A few of us have noted here that Emile Poulquet is evil. Lucky for him, he’s constructed a history for himself that omits the reality of his Vichy functionarydom -- late in the book, when he reveals he sent his best friend to the camps, he cannot express regret:
I did not think through the implications of my checkmark. But my pen was capable and confident. Israel Horwitz Lisson. I checked it. A single stroke of the pen. . That was all.
He is definitely evil. But as OGIC noted, Poulquet is also charming and old-world and a fascinating narrator.
Yet it seems to me that the book does much more than reveal Poulquet’s inner workings. As it opens, he has skipped out on his trial: he is evading authorities, broke, connecting with no one for fear of being detected. He’s fallen into the same circumstances as the Jews in his Vichy prefecture. “Crawl Space” the title refers not just to Poulquet’s late hideout, but to his life lived after WWII: marginal, watchful, dark and cold.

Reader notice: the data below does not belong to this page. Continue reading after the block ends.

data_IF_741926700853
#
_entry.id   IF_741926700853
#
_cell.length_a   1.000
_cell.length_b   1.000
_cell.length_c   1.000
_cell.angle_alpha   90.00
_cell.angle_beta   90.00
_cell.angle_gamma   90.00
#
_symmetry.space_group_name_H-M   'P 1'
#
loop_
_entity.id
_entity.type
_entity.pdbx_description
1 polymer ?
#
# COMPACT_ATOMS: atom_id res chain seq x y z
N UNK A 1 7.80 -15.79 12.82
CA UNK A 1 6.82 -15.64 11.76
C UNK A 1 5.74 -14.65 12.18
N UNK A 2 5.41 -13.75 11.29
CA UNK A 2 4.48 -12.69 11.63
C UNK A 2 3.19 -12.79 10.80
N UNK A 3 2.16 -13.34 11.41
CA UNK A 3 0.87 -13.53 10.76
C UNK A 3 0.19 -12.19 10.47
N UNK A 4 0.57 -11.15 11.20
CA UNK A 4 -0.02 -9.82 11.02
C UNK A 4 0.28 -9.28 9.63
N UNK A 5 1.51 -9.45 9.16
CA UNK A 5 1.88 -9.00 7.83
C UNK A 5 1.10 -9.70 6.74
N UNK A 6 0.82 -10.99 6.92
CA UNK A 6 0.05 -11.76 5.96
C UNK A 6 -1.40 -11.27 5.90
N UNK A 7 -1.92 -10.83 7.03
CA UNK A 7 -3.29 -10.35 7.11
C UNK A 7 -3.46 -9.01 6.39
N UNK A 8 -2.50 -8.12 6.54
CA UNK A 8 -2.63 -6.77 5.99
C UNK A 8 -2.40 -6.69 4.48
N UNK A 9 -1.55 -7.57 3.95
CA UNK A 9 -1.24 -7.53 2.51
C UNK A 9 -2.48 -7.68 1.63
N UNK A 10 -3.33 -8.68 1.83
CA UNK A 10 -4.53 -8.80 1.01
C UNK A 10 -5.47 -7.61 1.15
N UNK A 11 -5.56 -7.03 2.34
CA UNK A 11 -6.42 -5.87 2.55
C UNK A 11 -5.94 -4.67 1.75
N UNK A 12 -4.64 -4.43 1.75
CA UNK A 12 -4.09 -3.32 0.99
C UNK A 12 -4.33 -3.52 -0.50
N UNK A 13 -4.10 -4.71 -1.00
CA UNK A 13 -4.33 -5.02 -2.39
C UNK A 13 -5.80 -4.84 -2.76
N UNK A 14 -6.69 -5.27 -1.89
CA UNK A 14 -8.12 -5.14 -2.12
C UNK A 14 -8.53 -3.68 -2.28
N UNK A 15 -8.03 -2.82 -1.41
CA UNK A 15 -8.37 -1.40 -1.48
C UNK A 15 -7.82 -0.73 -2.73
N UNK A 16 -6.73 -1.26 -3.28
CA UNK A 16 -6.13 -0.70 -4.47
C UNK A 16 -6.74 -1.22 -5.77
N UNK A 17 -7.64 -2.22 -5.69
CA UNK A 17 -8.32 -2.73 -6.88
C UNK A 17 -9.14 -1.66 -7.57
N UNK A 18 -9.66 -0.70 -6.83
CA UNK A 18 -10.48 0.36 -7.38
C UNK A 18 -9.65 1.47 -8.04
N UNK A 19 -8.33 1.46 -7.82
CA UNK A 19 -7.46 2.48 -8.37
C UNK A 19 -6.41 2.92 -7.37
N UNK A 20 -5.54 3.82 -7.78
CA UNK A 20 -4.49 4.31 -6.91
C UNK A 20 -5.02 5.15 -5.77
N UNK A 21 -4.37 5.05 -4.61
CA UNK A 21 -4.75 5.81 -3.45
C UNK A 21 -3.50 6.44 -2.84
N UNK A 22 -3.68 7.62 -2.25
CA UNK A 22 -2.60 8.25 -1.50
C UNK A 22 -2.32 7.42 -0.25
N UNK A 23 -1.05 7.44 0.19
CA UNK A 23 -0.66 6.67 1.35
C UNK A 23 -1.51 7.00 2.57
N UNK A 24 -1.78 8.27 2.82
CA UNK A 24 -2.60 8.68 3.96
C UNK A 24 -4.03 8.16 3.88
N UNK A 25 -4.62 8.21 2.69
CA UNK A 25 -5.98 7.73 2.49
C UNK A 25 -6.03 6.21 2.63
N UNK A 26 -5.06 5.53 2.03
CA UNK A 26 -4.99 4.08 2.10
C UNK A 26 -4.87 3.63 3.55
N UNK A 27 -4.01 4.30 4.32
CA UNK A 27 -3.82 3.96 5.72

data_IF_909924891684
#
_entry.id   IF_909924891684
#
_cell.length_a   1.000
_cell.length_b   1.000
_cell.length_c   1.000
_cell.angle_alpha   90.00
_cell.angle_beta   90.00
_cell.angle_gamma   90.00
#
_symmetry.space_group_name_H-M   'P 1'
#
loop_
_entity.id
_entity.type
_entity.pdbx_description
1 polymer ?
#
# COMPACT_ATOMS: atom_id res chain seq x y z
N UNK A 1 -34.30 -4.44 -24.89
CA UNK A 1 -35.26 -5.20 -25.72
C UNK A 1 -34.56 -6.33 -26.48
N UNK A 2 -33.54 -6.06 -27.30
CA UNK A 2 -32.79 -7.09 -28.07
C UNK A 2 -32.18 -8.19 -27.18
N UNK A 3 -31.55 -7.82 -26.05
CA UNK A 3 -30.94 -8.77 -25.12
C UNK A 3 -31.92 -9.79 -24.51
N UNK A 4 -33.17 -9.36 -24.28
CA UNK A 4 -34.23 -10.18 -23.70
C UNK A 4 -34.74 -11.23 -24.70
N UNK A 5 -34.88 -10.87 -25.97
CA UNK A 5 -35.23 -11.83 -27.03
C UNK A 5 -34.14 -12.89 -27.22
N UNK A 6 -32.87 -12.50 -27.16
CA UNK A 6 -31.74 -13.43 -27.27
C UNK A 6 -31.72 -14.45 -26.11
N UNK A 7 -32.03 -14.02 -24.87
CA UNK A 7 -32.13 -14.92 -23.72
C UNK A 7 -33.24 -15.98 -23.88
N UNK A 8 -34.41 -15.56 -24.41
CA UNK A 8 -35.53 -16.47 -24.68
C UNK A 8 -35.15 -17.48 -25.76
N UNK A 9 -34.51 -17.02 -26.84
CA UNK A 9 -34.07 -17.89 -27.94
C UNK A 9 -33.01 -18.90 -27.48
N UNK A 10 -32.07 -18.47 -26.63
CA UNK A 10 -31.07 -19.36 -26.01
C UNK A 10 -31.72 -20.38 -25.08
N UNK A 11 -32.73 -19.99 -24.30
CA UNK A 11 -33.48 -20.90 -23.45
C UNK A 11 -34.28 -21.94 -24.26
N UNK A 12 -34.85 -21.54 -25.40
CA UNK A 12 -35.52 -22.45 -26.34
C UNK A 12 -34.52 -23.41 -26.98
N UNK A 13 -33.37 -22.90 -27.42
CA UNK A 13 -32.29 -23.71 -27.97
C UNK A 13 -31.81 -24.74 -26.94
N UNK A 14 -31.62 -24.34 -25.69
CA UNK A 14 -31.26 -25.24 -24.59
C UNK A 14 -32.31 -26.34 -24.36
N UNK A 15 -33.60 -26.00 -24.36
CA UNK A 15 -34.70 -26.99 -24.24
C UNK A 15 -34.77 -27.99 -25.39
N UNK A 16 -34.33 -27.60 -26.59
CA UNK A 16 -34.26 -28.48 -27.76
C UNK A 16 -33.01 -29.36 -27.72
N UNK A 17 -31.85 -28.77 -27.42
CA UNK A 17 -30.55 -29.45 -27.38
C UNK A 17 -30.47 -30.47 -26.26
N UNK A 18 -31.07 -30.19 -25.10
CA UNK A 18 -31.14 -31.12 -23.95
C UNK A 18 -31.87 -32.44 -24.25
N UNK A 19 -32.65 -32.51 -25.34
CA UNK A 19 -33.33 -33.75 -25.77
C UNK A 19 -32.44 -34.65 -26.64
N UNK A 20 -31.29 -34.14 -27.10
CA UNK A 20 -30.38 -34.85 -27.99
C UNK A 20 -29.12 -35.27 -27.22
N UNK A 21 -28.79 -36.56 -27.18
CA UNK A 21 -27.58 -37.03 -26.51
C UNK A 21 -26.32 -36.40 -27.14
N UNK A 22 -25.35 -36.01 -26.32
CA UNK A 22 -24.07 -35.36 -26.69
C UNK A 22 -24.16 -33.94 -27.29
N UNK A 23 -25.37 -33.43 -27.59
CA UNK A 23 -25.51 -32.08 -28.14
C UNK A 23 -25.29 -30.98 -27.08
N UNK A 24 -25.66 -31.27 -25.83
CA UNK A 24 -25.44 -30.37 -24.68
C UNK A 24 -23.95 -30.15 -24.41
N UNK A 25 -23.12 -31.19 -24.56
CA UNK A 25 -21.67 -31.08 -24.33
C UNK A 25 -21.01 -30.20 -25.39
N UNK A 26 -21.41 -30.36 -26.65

Could it be that Poulquet’s real punishment has been his post WWII life? Did Poulquet stop being human when he checked those names? Does he deserve the opportunity to “get some living in” that the wastrels provide him? If Poulquet is evil, is the resistance fighter who executed his compatriots less so? Does one wastrel kid's betrayal of Poulquet have any moral connection to Poulquet's betrayal of thousands of Jews, or is it justice, or both?
For me, these questions make Crawl Space, which is a beautifully written work, all the more engaging.